All Ages: Wintry Activities Inspired by Christmas and Other Festivals of Light
Here at The Poetry Society, we’re starting to wind down for our Christmas holidays. We’ll be shut from the evening of 24 December, and re-opening on 4 January. But just because we’re pausing doesn’t mean the poetry stops – oh, no. Here are some festive poetry activities to light up your dark days and (yule)tide you over until the new year.
Every year, The Poetry Society commissions a festive new poem from a children’s writer to decorate the Christmas tree in Trafalgar Square. This year, Gruffalo author Julia Donaldson wrote The Christmas Pine and you can find activities to write a poem inspired by hers (and previous year’s poems) here.
Challenge yourselves to learn a festive poem off by heart ready for Christmas – some great suggestions by our friends at Poetry By Heart here and don’t forget our twelve Christmas tree poems by children’s poets!
Writing Christmas cards this year (paper or digital)? Make them extra special by including a poem!
Paper chain poems – write single lines of poems, carols or Christmas songs on 15cm x 2cm strips of paper, staple or glue them into chains and decorate the house.
Equally fun – make your own Christmas crackers (or adapt shop-bought ones) and include a poem as well as a joke and a lovely paper crown.
Give a poem! It’s a year when getting to the shops can be tricky, and lots of us might be stretched for resources. But if you’re looking for stocking fillers, a hand-written poem by yourself or an old favourite is a great way to show a loved one you care. You could even try illustrating a poem – see some tips from legendary illustrator, Chris Riddell, here.
What do you want for Christmas? Think about writing your Christmas wish list as a poem – a sure-fire way to put yourself on Santa’s ‘nice’ list. For more ideas about how to turn a wish list into a poem, see here.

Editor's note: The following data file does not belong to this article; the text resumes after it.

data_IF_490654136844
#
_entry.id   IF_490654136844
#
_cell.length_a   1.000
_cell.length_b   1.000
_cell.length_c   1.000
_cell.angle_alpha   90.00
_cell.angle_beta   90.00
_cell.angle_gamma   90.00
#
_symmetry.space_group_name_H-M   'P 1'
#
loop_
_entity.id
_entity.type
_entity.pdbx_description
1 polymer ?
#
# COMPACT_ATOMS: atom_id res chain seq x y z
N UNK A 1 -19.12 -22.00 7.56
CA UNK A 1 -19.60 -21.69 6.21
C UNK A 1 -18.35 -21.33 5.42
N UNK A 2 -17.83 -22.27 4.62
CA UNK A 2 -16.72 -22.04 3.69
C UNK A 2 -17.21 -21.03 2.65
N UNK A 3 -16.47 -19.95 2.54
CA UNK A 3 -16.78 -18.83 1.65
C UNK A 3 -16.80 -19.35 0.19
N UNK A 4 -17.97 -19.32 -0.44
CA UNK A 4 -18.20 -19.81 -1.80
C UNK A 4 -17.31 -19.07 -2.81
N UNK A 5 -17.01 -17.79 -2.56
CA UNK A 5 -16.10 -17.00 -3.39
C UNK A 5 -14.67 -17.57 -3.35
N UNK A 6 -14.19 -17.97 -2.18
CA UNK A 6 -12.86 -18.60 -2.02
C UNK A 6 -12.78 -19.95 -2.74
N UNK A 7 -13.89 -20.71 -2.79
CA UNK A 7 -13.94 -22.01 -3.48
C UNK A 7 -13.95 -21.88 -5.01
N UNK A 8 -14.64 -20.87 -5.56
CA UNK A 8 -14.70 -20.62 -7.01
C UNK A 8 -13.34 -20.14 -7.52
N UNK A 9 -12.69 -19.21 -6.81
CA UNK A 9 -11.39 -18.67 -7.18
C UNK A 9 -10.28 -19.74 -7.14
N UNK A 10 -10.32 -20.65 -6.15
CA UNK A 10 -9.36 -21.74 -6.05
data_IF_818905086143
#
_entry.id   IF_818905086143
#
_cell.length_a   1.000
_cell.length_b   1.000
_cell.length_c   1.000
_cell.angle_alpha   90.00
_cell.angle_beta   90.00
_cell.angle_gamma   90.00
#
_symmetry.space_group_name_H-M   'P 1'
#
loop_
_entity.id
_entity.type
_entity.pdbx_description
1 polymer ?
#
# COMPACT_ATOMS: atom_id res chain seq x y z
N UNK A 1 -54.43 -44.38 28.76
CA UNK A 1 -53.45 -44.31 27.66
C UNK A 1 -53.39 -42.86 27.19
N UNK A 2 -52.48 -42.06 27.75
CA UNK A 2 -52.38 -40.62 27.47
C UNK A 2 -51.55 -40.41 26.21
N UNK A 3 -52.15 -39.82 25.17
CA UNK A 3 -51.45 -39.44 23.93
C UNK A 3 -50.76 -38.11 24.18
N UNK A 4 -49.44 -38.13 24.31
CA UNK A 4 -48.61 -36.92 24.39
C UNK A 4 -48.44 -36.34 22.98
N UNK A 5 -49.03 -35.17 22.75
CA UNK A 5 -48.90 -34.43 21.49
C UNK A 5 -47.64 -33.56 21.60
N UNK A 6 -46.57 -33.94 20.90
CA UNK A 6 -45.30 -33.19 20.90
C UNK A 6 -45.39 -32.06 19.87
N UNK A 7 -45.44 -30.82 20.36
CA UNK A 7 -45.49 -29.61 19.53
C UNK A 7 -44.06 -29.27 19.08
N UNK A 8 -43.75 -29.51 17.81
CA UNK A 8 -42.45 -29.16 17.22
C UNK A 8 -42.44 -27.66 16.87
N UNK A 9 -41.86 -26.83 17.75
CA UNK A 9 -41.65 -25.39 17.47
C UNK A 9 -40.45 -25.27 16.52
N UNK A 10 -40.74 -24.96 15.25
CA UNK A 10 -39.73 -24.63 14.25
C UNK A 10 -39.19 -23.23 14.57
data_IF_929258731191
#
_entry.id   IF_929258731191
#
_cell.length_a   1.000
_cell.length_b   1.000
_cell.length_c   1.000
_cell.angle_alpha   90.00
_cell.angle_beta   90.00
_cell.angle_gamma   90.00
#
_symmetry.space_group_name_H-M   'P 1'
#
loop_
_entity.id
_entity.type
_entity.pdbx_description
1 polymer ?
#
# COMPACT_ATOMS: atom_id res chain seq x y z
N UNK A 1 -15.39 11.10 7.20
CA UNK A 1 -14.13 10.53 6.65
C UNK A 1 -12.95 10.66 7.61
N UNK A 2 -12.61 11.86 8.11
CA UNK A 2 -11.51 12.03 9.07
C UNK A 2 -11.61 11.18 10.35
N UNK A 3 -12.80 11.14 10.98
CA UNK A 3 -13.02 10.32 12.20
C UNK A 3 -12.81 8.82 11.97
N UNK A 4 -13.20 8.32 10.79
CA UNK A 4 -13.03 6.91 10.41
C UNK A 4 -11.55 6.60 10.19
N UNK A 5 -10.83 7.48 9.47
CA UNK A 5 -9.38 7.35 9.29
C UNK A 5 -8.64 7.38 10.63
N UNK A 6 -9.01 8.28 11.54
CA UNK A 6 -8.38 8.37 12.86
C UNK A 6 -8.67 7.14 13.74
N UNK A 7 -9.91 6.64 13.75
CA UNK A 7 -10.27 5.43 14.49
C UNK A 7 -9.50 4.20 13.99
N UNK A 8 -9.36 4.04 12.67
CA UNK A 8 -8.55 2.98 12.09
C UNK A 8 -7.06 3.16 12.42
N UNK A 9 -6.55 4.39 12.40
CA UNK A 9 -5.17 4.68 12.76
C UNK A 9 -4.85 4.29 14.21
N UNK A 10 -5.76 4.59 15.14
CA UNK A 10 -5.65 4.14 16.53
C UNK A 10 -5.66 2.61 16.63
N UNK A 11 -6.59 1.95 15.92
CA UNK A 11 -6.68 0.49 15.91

On the first day of Christmas my true love gave to me… an iPad Air? Can you re-write the Twelve Days of Christmas with some lyrics for the twenty-first century?
Or just do some reading. If you’re in secondary school and looking for an alternative angle on Christmas, get inspired by some of this year’s Foyle Young Poets: April Egan reconsiders Bethlehem and Christmas imagery in ‘eleven days left in apocalips end’, and Hannah Eve Kilgore offers a different take on the new year in ‘January’.
If you’re celebrating Hanukkah this December, read this collection of Hanukkah-themed poems.
Inspired by Simon Armitage’s Book of Matchesand wintry festivals of light, why not write poems (or plan a poetry reading) designed to last for as long as a candle takes to burn?
Collaborate with your friends and family this Christmas! A great way to involve everyone while staying warm indoors. If all the collaborators are aged 25 or younger, and you create something creative together that involves writing some new poetry, you could be in with a chance of publication, prizes and more – find lots more ideas and how to enter by 17 January 2021 here.
If you don’t celebrate Christmas, this holiday might be more of a chance to focus on finding some quiet time to relax. Find out more about how poetry can be a tool for better mental health here, or use it as a way to escape into an imaginary world here.
Whatever festival you’re celebrating (or even if you’re just enjoying being cosied up indoors during these shorter days), there’s probably some good food involved. Check out our food-related poetry prompts here.